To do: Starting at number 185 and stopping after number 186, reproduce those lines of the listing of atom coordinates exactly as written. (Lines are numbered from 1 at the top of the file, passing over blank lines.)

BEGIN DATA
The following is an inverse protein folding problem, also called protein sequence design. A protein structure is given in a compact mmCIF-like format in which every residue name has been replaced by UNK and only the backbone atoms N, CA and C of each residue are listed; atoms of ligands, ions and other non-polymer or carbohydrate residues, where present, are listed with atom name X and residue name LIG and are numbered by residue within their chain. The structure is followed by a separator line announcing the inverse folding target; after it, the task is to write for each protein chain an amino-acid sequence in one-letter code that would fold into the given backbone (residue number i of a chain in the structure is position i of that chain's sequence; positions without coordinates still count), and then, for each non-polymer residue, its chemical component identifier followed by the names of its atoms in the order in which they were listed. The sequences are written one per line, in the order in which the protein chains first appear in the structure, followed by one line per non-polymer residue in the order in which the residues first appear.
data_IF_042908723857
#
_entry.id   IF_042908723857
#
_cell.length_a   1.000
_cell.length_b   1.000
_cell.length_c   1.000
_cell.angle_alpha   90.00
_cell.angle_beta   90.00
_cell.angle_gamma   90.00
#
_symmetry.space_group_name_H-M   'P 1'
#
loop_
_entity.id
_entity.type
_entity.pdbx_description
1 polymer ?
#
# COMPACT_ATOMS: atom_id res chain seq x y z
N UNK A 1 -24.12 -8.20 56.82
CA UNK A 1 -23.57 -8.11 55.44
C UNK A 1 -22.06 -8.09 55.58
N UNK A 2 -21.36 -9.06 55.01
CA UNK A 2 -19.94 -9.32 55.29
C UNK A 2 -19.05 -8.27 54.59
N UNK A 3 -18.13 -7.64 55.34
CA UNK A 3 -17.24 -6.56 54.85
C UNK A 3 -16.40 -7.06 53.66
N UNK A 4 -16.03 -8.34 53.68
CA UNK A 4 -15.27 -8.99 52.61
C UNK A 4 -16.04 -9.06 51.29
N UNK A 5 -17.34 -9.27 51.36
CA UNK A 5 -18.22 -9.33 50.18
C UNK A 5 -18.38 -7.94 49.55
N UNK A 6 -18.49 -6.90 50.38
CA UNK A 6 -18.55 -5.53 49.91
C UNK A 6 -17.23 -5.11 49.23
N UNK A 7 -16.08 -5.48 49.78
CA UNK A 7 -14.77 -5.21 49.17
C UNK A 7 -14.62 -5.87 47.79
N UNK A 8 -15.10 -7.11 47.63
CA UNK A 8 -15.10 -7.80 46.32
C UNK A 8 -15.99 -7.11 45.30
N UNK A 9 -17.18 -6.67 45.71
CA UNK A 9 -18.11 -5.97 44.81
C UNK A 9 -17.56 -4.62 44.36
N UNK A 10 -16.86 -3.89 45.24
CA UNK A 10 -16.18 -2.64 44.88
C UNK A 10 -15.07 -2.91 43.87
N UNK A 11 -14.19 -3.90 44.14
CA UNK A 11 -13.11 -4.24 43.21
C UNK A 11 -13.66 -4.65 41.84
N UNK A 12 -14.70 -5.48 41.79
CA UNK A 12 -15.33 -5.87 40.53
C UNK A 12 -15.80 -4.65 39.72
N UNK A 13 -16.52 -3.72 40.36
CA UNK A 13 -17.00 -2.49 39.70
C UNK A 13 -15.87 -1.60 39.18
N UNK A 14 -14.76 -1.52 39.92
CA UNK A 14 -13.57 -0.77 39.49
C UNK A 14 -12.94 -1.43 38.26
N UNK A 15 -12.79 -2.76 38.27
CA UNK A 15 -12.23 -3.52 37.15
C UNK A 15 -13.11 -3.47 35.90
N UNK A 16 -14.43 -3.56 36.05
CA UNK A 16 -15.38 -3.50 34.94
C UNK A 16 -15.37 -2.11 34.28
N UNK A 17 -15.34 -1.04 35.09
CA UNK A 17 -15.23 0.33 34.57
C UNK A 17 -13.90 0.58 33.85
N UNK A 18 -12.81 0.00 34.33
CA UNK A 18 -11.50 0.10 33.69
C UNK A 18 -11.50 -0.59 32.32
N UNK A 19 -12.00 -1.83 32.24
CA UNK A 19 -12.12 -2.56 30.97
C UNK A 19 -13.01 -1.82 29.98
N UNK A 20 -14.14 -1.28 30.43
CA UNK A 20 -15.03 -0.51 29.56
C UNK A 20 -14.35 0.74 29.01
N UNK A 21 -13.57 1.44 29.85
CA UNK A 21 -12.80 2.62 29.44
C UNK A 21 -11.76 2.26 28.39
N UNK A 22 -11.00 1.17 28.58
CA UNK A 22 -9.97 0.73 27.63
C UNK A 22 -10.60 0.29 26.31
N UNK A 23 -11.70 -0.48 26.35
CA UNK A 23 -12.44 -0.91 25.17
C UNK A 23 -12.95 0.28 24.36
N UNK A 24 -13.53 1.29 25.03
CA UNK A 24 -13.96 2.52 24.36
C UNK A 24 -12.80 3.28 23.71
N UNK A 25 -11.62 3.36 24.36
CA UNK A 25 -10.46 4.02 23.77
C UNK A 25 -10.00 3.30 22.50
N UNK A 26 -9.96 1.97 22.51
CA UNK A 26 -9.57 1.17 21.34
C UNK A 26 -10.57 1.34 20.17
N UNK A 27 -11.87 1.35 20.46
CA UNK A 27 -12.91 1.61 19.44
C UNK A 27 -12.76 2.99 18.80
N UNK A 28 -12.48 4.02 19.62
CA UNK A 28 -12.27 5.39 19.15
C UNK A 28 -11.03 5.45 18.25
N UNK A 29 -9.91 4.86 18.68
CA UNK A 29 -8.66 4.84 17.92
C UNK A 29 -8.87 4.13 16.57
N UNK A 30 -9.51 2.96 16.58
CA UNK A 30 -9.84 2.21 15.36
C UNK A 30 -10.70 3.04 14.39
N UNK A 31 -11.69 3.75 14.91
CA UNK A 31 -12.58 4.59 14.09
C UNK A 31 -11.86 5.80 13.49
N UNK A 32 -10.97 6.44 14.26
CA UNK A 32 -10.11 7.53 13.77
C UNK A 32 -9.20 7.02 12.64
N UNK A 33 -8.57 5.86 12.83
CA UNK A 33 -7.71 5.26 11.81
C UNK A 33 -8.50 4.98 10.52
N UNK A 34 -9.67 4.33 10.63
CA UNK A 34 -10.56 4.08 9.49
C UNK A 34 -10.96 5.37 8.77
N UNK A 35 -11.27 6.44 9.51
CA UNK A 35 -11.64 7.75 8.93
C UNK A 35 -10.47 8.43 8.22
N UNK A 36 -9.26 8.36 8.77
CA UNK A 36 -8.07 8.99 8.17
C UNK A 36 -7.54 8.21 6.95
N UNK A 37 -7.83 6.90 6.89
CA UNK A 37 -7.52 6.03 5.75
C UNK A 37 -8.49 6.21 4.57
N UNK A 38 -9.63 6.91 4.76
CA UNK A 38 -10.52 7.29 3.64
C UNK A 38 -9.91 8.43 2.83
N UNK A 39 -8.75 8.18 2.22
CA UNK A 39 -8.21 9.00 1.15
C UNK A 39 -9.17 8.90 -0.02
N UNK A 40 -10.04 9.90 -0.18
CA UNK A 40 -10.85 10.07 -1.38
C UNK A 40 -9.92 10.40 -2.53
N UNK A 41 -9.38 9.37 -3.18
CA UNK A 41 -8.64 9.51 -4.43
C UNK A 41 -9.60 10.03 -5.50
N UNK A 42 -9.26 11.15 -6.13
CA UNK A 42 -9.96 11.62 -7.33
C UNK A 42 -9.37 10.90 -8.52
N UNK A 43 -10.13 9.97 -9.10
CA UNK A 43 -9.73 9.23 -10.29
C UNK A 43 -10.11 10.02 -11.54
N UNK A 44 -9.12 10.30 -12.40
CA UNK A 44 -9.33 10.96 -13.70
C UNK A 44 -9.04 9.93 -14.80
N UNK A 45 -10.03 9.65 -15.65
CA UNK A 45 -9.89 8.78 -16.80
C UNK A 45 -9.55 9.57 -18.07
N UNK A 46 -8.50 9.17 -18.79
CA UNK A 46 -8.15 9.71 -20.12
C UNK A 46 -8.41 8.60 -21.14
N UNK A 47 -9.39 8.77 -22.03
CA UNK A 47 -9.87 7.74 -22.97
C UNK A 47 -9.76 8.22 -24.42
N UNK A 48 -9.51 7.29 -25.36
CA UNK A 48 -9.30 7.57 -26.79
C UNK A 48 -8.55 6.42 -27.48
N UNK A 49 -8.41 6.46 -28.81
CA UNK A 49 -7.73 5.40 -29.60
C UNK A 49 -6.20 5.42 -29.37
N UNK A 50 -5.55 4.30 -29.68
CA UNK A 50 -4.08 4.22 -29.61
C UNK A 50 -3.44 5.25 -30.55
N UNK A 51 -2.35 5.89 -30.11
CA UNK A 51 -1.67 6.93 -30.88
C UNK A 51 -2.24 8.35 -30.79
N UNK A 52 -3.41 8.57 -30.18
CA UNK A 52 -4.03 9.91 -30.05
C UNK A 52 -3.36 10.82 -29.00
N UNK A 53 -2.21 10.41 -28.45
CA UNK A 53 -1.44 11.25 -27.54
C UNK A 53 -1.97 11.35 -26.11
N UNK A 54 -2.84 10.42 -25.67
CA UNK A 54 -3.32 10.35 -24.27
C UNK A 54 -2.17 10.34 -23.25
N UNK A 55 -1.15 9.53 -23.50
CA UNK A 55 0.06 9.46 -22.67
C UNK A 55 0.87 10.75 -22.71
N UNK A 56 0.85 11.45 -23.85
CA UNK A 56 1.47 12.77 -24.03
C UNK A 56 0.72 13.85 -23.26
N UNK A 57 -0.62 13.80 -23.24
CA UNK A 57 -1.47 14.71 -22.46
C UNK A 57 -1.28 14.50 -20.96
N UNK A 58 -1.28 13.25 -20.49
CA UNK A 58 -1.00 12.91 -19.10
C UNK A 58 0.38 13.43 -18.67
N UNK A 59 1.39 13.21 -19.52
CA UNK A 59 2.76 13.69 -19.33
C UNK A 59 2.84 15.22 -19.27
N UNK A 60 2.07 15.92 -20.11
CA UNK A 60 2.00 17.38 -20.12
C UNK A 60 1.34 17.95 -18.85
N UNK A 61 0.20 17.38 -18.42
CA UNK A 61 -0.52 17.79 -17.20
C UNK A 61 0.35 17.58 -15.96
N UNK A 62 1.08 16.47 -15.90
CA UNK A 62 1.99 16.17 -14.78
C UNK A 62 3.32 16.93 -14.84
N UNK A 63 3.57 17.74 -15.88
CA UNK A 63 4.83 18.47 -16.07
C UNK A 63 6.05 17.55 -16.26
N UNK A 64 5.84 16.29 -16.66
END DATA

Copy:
CA UNK A 55 0.06 9.46 -22.67
C UNK A 55 0.87 10.75 -22.71